(1) Is it true that NSW Police visited homes of climate activists including activists associated with Blockade Australia, warning them that they will be arrested if they attend an unauthorised protest at the International Mining and Resources Conference last week?
(2) How many activists were visited?
(3) How did NSW Police determine who to visit?
(4) On what basis did NSW Police consider this pre-emptive action against potential peaceful assembly necessary?
(5) Was NSW Police contacted by any organisation or company requesting action against potential protesters ahead of the conference?
(a) If so, which organisations/companies requested this action?
(6) What questions were asked of climate activists?
(a) What warnings were given?
(7) Is the Government aware of reports that climate activists were told that it would be unlawful to protest if a Form 1 is not submitted and that they could be arrested for simply attending?
(8) What assessment has the Government made of the validity of such claims?
(9) What response will the Government provide to Amnesty International which has raised concerns that these visits are “intimidating activists who have exercised their human rights to freedom of expression, assembly, and association, and their families”?
(10) What commitment will the Government make to cease these visits?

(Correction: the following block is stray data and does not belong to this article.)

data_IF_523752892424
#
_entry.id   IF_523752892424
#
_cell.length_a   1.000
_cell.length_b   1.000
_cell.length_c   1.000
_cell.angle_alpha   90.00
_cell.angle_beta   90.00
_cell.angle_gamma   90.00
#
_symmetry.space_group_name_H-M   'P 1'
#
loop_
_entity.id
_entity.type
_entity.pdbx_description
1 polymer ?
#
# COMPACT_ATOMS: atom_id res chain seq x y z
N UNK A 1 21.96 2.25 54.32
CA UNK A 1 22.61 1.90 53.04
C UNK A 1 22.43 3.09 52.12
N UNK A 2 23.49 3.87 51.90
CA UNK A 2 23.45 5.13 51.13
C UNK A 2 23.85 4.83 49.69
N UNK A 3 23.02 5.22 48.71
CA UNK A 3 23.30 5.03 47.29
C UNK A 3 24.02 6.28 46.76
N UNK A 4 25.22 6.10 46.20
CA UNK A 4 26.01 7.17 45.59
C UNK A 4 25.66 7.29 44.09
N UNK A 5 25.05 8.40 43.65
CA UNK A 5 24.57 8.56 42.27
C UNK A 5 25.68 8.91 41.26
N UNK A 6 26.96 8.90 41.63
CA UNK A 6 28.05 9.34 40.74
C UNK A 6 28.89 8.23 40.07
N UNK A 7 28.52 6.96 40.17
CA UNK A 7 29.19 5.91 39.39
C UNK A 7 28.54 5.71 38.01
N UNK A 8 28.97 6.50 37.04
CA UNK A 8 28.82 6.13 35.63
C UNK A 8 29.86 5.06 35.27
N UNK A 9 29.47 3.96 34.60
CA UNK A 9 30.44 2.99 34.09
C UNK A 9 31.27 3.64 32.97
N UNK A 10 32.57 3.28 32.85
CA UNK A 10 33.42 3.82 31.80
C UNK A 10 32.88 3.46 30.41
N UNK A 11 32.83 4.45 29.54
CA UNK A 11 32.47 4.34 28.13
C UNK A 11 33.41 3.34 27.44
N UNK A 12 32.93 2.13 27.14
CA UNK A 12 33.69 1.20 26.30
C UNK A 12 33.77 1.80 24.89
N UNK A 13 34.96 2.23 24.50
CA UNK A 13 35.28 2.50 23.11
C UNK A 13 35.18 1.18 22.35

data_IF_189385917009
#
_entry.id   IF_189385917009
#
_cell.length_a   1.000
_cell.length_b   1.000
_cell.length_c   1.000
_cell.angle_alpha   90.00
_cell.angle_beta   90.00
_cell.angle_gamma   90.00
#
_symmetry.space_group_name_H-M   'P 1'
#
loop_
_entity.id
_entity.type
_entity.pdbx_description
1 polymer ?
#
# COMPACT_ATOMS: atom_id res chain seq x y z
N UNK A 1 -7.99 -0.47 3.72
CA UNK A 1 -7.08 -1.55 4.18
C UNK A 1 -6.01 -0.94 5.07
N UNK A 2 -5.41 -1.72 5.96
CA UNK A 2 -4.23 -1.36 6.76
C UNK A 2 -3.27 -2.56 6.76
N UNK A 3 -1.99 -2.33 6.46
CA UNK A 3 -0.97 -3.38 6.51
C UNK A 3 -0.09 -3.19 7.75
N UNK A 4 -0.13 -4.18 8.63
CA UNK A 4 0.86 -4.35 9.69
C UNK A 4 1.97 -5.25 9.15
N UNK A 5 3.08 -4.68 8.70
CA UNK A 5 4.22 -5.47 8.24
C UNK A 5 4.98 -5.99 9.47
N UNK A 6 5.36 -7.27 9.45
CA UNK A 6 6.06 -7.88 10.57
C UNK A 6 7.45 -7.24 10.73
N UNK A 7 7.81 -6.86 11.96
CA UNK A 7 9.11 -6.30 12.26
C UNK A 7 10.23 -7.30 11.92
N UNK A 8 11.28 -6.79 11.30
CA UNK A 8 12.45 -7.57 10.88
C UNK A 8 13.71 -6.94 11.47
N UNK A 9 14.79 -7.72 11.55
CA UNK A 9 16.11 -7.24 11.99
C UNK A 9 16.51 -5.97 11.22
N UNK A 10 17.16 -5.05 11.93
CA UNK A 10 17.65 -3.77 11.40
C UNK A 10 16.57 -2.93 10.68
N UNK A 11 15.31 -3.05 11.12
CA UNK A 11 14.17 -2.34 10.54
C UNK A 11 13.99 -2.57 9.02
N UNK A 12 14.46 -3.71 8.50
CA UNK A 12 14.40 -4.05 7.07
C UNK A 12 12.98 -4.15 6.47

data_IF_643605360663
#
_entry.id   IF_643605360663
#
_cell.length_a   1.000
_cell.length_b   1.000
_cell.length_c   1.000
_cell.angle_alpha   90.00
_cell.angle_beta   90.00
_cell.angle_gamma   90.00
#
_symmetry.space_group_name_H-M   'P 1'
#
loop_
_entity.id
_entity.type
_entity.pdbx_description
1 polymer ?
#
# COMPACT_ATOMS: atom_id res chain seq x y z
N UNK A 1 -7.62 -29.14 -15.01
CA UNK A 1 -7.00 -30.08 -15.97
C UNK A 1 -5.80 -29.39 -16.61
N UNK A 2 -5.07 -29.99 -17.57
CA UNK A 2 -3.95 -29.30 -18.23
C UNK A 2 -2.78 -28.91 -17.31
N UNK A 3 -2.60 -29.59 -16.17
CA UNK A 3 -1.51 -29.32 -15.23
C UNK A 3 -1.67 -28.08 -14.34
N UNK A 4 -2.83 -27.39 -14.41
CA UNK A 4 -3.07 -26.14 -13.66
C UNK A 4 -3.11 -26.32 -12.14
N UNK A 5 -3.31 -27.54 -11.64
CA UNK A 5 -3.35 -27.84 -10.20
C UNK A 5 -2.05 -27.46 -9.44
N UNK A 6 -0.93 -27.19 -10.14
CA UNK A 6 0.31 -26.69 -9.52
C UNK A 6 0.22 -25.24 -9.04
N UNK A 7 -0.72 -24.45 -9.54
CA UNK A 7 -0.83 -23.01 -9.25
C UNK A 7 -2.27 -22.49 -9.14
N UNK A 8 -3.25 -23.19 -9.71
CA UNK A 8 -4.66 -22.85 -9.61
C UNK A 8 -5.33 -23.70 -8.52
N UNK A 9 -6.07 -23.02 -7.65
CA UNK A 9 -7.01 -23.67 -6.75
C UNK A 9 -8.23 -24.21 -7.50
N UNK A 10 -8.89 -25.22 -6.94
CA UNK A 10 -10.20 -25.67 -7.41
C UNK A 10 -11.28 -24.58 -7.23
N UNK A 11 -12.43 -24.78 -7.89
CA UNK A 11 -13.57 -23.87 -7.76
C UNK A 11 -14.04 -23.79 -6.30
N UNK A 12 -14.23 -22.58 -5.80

I am advised:
(1) A prevention and disruption strategy was adopted by the NSW Police Force involving members of Blockade Australia who were subject to current court-imposed bail restrictions excluding them from entering the Sydney CBD, associating with other known members and contacting other members, for the purpose of reminding them of their bail conditions.
(2) A total of 100 homes were visited from the 93 people identified, with 28 people spoken to by Police.
(3) Police identified individuals involved in the 2019 Melbourne protests, members of Blockade Australia subject to current court-imposed bail conditions and potential Blockade IMARC protestors.
(4) The purpose of these visits was to provide education on recent legislative changes under the Roads Act 1993, to provide information about the Form 1 process required in NSW (where a notice of intention to hold a public assembly is required to be provided to the Commissioner of Police under the Summary Offences Act 1988), and to remind those on court-imposed bail of their bail conditions.
(6) Persons spoken to by Police were offered a Form 1 to complete, which would provide notice, in writing, of intention to hold a public assembly under the Summary Offences Act 1988. For an authorised public assembly to occur the Form 1 notice would require particulars of a proposed public assembly to be authorised by the Commissioner of Police and to ensure public safety during any public assembly. Warnings were given with regards to the provisions of the new legislation under Section 144G of the Roads Act 1993, in addition to the Form 1 process in NSW.
(7) to (10)
Potential protesters were advised that if a Form 1 had not been submitted to the NSW Police Force as outlined in the Summary Offences Act 1988, then this event may constitute an unauthorised public assembly.
The Parliament of New South Wales acknowledges and respects the traditional lands of all Aboriginal people, and pays respects to all Elders past and present. We acknowledge the Gadigal people as the traditional custodians of the land on which the Parliament of New South Wales stands.